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Palaeogeographic regulation of glacial events during the Cretaceous supergreenhouse

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ABSTRACT

The historical view of a uniformly warm Cretaceous is being increasingly challenged by the accumulation of new data hinting at the possibility of glacial events, even during the Cenomanian–Turonian (∼95 Myr ago), the warmest interval of the Cretaceous. Here we show that the palaeogeography typifying the Cenomanian–Turonian renders the Earth System resilient to glaciation with no perennial ice accumulation occurring under prescribed CO2 levels as low as 420 p.p.m. Conversely, late Aptian (∼115 Myr ago) and Maastrichtian (∼70 Myr ago) continental configurations set the stage for cooler climatic conditions, favouring possible inception of Antarctic ice sheets under CO2 concentrations, respectively, about 400 and 300 p.p.m. higher than for the Cenomanian–Turonian. Our simulations notably emphasize that palaeogeography can crucially impact global climate by modulating the CO2 threshold for ice sheet inception and make the possibility of glacial events during the Cenomanian–Turonian unlikely.

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Simulated Antarctic ice sheet for each palaeogeography and different CO2 concentrations.(a,d,g) Aptian Antarctic ice sheet for atmospheric CO2 concentrations of (a) 1,120, (d) 840 and (g) 560 p.p.m. after 10 kyr of integration of the Ice Sheet Model under a constant cold austral summer orbit. (b,e,h) Same for the Turonian. (c,f,i) Same for the Maastrichtian.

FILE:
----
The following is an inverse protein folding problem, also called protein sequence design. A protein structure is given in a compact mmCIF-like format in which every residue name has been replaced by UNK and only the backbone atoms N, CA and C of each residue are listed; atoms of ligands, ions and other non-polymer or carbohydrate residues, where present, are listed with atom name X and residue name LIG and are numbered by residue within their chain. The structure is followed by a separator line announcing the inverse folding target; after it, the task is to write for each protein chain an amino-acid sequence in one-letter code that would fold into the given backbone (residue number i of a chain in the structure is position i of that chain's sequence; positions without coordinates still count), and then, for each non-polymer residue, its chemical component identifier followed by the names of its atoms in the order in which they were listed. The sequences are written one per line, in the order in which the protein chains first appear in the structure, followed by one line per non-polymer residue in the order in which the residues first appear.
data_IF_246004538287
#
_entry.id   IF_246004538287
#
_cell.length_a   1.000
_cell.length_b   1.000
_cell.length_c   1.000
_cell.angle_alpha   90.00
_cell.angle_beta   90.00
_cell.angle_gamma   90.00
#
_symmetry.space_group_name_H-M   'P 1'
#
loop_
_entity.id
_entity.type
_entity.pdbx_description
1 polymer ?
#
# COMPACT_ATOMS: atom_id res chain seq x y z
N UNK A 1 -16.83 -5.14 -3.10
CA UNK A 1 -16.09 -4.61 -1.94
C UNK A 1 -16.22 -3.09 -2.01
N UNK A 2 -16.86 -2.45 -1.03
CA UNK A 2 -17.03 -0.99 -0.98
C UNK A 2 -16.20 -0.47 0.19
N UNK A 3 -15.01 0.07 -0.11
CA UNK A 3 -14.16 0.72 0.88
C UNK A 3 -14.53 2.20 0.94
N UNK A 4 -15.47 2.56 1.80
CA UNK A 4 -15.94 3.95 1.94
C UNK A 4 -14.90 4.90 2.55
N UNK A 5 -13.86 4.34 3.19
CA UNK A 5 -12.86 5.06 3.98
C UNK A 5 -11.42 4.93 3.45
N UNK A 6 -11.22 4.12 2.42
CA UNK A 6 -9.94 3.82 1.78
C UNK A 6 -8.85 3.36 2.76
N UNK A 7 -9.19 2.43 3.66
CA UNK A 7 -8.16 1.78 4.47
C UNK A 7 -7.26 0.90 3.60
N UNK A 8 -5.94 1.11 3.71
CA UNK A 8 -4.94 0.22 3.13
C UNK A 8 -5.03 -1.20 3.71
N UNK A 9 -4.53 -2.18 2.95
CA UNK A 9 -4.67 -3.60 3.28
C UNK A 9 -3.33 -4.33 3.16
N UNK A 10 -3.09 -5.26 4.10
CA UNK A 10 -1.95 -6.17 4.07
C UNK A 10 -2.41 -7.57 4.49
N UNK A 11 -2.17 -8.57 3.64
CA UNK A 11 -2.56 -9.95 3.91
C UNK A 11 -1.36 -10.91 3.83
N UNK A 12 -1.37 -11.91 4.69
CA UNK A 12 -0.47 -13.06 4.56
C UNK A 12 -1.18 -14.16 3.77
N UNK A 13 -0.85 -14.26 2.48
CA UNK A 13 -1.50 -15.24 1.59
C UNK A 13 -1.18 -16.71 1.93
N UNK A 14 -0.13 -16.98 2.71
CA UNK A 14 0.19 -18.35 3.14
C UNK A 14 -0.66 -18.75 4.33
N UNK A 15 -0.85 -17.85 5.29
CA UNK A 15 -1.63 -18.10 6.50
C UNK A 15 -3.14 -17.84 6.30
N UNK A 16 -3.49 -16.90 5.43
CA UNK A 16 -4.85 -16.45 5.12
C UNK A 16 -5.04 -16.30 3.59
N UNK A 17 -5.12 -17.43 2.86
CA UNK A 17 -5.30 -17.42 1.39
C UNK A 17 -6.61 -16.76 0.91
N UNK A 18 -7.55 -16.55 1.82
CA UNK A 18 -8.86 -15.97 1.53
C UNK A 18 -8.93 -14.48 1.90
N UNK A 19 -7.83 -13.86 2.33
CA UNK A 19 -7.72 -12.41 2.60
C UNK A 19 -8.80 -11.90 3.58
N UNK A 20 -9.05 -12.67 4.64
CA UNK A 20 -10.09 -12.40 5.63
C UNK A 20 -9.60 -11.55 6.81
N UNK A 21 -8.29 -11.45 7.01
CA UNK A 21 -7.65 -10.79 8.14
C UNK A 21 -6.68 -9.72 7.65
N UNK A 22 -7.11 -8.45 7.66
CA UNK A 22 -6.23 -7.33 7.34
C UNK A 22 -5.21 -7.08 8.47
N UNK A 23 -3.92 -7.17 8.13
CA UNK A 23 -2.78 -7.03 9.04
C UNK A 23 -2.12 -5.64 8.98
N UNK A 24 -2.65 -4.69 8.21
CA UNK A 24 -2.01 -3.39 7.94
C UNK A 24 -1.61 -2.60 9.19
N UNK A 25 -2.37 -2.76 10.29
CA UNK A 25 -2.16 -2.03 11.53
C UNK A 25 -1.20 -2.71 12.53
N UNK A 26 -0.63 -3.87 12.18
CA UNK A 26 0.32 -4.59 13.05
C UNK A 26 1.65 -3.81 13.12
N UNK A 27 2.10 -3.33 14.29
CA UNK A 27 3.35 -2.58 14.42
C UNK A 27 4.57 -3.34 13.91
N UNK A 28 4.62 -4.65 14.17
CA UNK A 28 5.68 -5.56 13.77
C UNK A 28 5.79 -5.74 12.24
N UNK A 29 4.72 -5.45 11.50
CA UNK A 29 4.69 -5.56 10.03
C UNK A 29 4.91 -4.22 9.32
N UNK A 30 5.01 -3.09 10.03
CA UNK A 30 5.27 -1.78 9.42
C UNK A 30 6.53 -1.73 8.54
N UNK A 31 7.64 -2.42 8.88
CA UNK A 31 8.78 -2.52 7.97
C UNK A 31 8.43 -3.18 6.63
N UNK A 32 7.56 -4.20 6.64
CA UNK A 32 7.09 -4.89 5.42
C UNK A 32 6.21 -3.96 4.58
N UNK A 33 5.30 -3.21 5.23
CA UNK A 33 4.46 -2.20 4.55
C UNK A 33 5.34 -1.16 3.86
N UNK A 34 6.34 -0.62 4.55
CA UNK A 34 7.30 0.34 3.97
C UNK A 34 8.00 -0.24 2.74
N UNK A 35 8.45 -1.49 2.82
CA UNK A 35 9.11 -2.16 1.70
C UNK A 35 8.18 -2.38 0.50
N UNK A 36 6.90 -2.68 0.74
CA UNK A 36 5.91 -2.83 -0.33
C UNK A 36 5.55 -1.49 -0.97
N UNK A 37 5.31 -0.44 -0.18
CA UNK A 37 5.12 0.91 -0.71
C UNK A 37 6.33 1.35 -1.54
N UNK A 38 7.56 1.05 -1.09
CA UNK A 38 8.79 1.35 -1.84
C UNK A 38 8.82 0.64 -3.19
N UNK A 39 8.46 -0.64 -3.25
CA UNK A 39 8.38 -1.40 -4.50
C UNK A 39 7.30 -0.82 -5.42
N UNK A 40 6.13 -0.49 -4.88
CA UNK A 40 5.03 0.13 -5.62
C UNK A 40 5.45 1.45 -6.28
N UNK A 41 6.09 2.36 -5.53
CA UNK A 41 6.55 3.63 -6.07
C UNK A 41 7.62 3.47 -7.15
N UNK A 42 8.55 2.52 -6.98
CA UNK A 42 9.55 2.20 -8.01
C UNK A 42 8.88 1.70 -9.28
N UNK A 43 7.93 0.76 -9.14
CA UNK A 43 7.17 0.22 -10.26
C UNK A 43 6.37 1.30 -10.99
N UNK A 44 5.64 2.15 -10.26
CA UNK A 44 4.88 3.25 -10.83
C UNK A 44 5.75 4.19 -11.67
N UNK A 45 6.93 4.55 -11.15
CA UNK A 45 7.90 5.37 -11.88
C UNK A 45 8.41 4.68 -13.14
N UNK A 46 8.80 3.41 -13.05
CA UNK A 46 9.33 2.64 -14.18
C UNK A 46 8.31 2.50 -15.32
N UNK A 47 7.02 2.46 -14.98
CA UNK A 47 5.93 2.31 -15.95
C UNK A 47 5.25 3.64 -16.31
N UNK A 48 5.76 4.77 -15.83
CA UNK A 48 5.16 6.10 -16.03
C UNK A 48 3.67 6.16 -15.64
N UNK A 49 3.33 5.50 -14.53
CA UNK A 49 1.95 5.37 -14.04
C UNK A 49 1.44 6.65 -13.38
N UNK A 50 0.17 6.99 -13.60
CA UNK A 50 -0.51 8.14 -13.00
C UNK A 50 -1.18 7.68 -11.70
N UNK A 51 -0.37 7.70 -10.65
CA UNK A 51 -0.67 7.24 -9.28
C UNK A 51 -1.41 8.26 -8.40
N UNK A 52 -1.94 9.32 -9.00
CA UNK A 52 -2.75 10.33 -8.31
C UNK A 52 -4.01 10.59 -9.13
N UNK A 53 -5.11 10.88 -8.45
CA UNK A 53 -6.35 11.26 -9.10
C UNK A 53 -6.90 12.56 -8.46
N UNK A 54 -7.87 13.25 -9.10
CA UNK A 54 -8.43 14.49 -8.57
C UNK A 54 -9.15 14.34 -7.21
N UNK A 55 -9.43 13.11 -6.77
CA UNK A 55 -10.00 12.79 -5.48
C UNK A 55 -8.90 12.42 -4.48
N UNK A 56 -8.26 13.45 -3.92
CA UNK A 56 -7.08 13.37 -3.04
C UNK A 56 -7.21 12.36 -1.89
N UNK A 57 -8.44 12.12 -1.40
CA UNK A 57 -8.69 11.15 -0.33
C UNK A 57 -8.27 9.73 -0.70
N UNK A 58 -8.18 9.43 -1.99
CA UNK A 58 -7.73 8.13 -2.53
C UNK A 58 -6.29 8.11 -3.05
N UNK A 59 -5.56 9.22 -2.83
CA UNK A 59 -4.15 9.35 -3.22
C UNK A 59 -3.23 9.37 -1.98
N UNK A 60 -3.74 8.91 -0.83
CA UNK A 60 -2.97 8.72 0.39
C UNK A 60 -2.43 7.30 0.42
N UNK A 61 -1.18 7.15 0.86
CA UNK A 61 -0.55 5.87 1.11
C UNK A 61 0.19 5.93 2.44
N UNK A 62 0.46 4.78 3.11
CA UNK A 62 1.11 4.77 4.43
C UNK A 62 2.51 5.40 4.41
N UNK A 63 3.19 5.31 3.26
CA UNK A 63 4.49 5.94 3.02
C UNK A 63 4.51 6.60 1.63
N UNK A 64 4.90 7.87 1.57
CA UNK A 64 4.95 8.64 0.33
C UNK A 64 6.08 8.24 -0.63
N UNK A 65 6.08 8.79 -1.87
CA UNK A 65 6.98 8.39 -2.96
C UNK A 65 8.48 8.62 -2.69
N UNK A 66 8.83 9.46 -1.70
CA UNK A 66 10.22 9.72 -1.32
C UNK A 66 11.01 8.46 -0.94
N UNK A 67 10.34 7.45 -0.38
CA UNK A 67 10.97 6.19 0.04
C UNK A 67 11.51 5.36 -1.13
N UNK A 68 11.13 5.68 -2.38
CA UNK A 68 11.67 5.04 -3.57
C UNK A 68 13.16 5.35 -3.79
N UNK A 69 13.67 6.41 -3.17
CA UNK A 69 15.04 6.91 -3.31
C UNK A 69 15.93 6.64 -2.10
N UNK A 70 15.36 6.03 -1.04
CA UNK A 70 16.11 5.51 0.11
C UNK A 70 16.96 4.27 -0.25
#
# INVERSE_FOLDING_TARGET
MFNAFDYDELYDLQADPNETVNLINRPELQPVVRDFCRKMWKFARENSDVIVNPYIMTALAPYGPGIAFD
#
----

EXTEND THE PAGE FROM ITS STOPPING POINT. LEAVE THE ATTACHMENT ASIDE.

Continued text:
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f1: Simulated Antarctic ice sheet for each palaeogeography and different CO2 concentrations.(a,d,g) Aptian Antarctic ice sheet for atmospheric CO2 concentrations of (a) 1,120, (d) 840 and (g) 560 p.p.m. after 10 kyr of integration of the Ice Sheet Model under a constant cold austral summer orbit. (b,e,h) Same for the Turonian. (c,f,i) Same for the Maastrichtian.

Mentions: In our experiments, palaeogeographic reorganizations profoundly affect the distribution of land ice over the high latitudes of the Earth (Fig. 1 and Supplementary Figs 2 and 3). At 1,120 p.p.m., the climate is warm enough to prevent any significant ice growth. When the atmospheric pCO2 is decreased to 840 p.p.m., small isolated ice caps develop over Antarctica's highest peaks in the Aptian configuration but their sizes are too modest to remain perennial (Methods). In contrast, a further drop to 560 p.p.m. allows a substantial amount of ice to accumulate over the Antarctic continent in the Aptian and Maastrichtian configurations while the Turonian Antarctic persists in an ice-free state (Fig. 1). In the following, we will thus put emphasis on the results from the 560 p.p.m. simulations to investigate the causes of the Turonian warmth that prevents the nucleation of ice over Antarctica. However, additional sensitivity simulations at other pCO2 (650 and 750 p.p.m. for the Aptian and the Maastrichtian, and 280 and 420 p.p.m. for the Turonian) demonstrate that the Antarctic ice sheet CO2 threshold is crossed, respectively, between 840 and 750 p.p.m. and between 750 and 650 p.p.m. for the Aptian and Maastrichtian configurations (Supplementary Figs 2 and 4). In contrast, the inception of an ice sheet over Antarctica in the Turonian configuration occurs for a CO2 threshold between 420 and 280 p.p.m., that is, for CO2 levels about 400 and 300 p.p.m. lower than the Aptian and Maastrichtian. We also perform sensitivity experiments to investigate if Northern Hemisphere ice sheets could develop in the Cretaceous world. Simulations with a cold boreal summer orbital configuration and a CO2 concentration of 560 p.p.m. show a lower sensitivity of the Northern Hemisphere to glaciation with no accumulation of ice in any of the three palaeogeographies (Supplementary Fig. 3), as also demonstrated for the Cenozoic27.